tm_WHITE list. Once all
tm_ECRU nodes are sweeped, the collector returns to the
As nodes are allocated, marked, scanned, sweeped and unmarked they are moved between the colored lists as follows:
In general, newly allocated
tm_nodes are taken from the
tm_WHITE list and placed on its
tm_ECRU list. If the type’s
tm_WHITE list is empty, an allocation
tm_block is requested from the operating system and is scheduled for parceling new
tm_WHITE nodes for the type. If the allocation
tm_block becomes empty, the process is repeated: another allocation block is requested and parceled.
A limited number of new free nodes are parceled from the type’s current allocation block as needed and are initialized as new
tm_blocks may be requested from the operating system during all phases, if the type’s
tm_WHITE list or allocation block is empty. The reasoning is the operating system should be able to allocate a new allocation block faster than a collection that would need to completely “stop the world”.
All phases, except the
tm_SWEEP phase, allocate nodes by moving them from the
tm_WHITE list to the
tm_ECRU list. The
tm_SWEEP phase allocated nodes from
tm_ECRU nodes are considered to be unmarked garbage during the
tm_SWEEP phase and
tm_BLACK nodes are considered “in-use’ but are not scanned for interior pointers during the
tm_SWEEP phase. Using
tm_SWEEP is also related to
tm_BLACK node mutation, which gives rise to requiring a write barrier on
tm_SWEEP phase will always attempt to scan any
tm_GREY nodes before continuing to sweep any
tm_BLACK color might seem a better choice for
tm_SWEEP allocations, but this would force young nodes, which are more likely to be garbage, to be kept until the next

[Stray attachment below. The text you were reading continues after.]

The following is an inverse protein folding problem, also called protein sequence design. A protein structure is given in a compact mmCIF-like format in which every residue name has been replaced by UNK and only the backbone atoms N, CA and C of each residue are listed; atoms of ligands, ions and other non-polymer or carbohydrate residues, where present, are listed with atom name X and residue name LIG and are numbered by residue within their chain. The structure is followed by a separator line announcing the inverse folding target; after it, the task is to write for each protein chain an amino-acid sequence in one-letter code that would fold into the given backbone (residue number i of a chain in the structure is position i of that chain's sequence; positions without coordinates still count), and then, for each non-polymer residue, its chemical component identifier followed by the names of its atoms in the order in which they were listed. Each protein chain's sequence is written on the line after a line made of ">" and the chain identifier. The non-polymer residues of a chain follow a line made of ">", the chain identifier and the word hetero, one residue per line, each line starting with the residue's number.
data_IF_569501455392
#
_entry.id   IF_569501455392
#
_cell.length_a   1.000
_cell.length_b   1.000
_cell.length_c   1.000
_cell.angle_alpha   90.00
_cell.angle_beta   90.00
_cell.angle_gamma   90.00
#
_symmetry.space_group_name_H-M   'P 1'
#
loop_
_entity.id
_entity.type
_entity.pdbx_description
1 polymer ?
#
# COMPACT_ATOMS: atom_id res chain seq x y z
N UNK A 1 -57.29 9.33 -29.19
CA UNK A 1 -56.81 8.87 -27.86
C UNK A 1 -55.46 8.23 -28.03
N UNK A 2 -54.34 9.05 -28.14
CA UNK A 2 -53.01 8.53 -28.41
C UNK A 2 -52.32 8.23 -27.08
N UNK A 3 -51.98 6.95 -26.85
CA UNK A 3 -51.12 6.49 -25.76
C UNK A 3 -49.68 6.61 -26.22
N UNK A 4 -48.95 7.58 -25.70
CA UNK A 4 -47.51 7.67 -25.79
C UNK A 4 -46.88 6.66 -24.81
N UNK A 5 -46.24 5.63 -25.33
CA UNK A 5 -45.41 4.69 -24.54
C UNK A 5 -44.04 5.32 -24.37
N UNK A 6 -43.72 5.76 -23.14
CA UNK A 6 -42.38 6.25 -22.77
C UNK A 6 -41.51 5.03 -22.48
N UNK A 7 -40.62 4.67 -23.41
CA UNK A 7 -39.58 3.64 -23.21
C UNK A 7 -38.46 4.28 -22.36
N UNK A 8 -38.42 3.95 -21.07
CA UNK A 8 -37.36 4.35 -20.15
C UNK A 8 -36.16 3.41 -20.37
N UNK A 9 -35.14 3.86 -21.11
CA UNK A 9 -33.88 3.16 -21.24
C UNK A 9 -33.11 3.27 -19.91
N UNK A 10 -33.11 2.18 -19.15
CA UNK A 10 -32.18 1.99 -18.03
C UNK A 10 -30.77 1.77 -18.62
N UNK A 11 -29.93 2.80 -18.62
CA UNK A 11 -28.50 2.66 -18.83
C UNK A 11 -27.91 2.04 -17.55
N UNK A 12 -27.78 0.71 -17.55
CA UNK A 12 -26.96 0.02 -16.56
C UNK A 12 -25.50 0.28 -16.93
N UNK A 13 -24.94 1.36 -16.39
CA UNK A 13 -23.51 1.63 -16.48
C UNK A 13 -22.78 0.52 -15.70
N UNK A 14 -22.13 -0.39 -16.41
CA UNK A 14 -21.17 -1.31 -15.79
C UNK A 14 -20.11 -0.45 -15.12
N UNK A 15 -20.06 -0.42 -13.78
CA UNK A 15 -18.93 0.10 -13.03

tm_SWEEP phase. Coloring
tm_BLACK would also prevent any new interior pointers stored in nodes that may reference
tm_ECRU nodes from being scanned before
tm_SWEEP is complete.
To prevent thrashing the operating system with
tm_block allocation and free requests, a limited number of unused blocks are kept on a global free list.
Aligned blocks allow determining if generic word is a pointer to heap-allocated
tm_node to be computed with simple pointer arithmetic and a bit vector check.
To determine a pointer’s allocation:
- Checking a bit vector indexed by the pointer’s page number. The bit is set when
tm_nodes are parceled and cleared when the entire
tm_block is unused and returned to the free block list or operating system.
- Mask off the insignificant page bits to construct an aligned
- Determine the size of
tm_nodes in the
tm_block from the block’s
- Determine if the pointer resides in the data portion of the
tm_node by considering the
tm_block linked-list headers to be “holes” in the address space.
Nodes are segregated by type. Each type has a size. By default, type sizes are rounded up to the next power of two. A specific allocation type can be requested with